When I first started playing Guitar, I really had no sense for how to put chords together. I knew a handful of them and I knew which ones I liked, but I had no idea how to consistently put together a chord progression. Or analyze one for that matter. The problem only compounded itself as I became interested in Jazz and began learning chords like E7#9 and Cma7. I was totally lost. The good news is that you don’t have to be lost when it comes to understanding chords and their relationships to one another. There is a way to tie chords together into a concept called Diatonic Harmony and it begins with the Major Scale.
The Major Scale is a series of pitches, seven in all, that is the foundational building block of all Western Music. If we look at the C Major Scale for example, we see that it is made up of the notes C D E F G A B C. What makes the scale unique is it’s formula ; the distance between each of the pitches is either a whole step or a half step. All together, the formula for the Major Scale is: W W H W W W H (ie. C to D is a whole step, D to E is a whole step, E to F is a half step, etc). See the diagram below.
So, where is all of this going? Well, each one of these notes is the Root, of seven different three note chords called Triads. The process is simple. If we start with each note of the C Major Scale, we’ll get a chord starting from C, a chord starting from D, and so on. This process is called Harmonization and all we have to do is take each note of the C Major Scale and skip every other note in the scale. For example, the first chord we get is C and it is made up of the notes C E and G. The second chord is D minor and it’s made up of the notes D F and A. Get the idea? Check out the diagram below.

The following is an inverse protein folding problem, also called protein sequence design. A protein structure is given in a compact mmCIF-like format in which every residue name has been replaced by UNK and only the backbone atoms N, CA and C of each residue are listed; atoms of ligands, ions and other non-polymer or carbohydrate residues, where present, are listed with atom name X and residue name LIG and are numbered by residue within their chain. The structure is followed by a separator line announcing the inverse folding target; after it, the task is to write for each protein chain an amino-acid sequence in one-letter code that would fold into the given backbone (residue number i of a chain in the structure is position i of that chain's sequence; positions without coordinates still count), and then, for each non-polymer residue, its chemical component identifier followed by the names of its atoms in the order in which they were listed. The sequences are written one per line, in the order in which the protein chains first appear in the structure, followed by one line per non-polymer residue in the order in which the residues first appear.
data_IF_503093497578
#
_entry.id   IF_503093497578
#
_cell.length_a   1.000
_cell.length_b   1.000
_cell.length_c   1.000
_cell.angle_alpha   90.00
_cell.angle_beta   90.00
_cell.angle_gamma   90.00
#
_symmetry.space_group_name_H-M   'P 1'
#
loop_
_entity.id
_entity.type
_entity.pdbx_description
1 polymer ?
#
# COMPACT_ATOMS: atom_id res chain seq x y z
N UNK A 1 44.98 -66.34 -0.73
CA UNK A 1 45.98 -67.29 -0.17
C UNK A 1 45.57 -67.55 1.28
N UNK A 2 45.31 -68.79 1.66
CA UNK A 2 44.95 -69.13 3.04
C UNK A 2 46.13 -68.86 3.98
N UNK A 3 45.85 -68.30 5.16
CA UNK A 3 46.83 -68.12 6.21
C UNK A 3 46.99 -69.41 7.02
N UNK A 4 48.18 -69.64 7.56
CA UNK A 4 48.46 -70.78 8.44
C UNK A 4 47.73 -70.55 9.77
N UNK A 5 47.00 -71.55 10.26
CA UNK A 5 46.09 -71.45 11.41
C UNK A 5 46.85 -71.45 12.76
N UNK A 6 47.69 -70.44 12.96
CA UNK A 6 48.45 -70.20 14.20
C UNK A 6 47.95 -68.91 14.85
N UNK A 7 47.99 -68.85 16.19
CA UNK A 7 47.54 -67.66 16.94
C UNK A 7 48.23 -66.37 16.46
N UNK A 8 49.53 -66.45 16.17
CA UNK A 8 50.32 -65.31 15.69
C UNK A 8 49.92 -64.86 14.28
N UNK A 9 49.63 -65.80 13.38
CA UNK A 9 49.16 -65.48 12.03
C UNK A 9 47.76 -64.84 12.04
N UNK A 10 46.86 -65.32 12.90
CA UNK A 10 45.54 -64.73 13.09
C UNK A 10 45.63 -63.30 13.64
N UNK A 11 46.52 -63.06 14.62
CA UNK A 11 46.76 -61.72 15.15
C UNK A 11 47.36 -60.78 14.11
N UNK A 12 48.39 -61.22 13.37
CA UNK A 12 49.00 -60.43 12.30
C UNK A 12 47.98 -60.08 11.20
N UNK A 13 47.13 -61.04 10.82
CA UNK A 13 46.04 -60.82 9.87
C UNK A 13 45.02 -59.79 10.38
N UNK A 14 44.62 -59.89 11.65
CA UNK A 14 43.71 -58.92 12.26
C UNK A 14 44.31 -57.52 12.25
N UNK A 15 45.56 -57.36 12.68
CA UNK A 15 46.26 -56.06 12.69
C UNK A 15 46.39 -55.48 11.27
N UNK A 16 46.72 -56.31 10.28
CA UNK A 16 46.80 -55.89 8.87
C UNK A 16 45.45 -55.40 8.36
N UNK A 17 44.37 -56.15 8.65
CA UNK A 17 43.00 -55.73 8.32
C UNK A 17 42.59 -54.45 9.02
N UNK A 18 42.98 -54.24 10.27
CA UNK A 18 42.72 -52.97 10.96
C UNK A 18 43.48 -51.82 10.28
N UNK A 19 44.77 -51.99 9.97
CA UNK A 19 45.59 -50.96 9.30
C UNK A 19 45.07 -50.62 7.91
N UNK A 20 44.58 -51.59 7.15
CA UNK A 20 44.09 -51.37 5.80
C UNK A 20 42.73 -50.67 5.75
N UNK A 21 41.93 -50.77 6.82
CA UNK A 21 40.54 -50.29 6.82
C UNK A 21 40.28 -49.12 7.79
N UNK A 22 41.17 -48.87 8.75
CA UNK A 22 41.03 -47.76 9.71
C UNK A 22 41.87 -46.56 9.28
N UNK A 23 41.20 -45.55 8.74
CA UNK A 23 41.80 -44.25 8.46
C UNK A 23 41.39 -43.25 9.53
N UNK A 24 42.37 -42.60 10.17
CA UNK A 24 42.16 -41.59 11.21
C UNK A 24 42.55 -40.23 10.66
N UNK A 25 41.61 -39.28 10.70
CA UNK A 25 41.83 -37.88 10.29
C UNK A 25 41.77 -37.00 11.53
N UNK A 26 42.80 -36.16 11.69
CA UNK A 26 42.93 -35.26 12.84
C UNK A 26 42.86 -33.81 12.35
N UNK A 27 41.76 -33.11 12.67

Play through the chords and see if you recognize any of the sounds and combination’s present within the Diatonic Harmony. Chances are that you’ll have a few moments where you find yourself saying, “Oh, so THAT’S what that is….”. The more of those the Fetter! Try playing the chords in order, backwards, in different sequences or plug them into an appropriate song. Have fun!